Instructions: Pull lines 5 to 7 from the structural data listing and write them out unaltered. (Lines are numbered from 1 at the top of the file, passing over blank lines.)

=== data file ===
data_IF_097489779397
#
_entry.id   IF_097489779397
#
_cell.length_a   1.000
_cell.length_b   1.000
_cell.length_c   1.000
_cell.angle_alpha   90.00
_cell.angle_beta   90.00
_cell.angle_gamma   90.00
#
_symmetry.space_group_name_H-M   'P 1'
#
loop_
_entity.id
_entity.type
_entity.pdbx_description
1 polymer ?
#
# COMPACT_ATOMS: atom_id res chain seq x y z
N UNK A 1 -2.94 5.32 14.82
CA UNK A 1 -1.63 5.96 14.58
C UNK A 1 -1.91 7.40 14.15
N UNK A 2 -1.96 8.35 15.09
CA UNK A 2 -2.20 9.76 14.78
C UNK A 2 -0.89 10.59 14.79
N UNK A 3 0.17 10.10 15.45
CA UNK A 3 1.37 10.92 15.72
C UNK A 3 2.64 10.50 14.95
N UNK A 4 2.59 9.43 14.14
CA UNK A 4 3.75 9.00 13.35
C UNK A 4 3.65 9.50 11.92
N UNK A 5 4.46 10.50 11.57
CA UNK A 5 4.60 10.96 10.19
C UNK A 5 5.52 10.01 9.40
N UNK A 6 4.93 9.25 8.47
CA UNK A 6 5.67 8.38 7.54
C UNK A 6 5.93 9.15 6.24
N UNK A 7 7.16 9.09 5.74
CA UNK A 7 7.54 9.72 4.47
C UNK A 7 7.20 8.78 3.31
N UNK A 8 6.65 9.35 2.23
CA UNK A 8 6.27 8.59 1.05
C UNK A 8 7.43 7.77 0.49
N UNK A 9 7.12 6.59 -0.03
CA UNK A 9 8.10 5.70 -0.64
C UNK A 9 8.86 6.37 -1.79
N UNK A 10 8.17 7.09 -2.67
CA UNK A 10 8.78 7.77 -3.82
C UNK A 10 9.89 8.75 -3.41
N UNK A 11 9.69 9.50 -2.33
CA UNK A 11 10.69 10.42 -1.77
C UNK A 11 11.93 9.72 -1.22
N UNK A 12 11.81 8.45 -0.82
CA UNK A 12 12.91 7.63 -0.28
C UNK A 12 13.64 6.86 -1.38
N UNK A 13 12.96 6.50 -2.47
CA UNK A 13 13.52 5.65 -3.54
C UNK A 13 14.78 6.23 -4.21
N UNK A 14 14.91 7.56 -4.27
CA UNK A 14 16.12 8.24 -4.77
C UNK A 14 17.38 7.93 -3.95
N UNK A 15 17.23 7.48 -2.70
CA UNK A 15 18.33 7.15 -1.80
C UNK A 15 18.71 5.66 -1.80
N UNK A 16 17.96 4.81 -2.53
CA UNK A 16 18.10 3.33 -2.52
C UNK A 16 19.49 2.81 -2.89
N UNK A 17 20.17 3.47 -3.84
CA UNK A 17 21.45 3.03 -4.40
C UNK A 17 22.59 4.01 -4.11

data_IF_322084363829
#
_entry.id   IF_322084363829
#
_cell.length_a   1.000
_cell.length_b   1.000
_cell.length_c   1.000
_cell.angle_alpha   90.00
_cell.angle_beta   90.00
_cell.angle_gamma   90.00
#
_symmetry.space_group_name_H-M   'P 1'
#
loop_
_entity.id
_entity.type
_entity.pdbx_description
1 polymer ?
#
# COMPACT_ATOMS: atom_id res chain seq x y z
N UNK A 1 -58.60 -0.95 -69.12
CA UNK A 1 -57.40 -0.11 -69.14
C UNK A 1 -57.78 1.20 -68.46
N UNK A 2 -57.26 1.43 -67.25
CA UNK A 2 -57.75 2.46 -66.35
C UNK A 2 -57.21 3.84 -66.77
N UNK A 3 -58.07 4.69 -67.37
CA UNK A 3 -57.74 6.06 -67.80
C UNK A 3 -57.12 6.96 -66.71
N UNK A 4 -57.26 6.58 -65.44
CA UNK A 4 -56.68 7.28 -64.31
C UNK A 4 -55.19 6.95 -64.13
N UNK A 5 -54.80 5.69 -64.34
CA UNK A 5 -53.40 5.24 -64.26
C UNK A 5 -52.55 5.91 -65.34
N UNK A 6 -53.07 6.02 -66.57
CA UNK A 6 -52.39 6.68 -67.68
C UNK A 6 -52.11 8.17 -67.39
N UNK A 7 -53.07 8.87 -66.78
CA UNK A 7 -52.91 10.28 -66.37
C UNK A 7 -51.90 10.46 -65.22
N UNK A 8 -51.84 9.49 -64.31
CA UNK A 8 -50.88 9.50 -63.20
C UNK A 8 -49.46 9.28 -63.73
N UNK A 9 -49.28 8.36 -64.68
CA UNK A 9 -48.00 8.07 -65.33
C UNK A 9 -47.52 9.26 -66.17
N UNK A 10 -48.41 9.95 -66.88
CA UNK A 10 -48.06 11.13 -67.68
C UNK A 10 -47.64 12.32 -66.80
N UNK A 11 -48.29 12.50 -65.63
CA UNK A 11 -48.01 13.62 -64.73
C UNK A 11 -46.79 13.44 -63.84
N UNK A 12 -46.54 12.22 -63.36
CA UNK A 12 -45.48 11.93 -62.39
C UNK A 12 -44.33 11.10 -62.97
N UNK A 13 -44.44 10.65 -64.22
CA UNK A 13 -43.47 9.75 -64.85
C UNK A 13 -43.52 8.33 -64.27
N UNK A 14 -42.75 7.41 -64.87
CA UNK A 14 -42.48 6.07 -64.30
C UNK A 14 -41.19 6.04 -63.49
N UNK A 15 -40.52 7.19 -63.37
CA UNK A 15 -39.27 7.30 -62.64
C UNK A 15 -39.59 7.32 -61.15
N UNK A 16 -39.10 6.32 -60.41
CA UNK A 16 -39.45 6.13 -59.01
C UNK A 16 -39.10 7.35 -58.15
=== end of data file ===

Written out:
_cell.length_a   1.000
_cell.length_b   1.000
_cell.length_c   1.000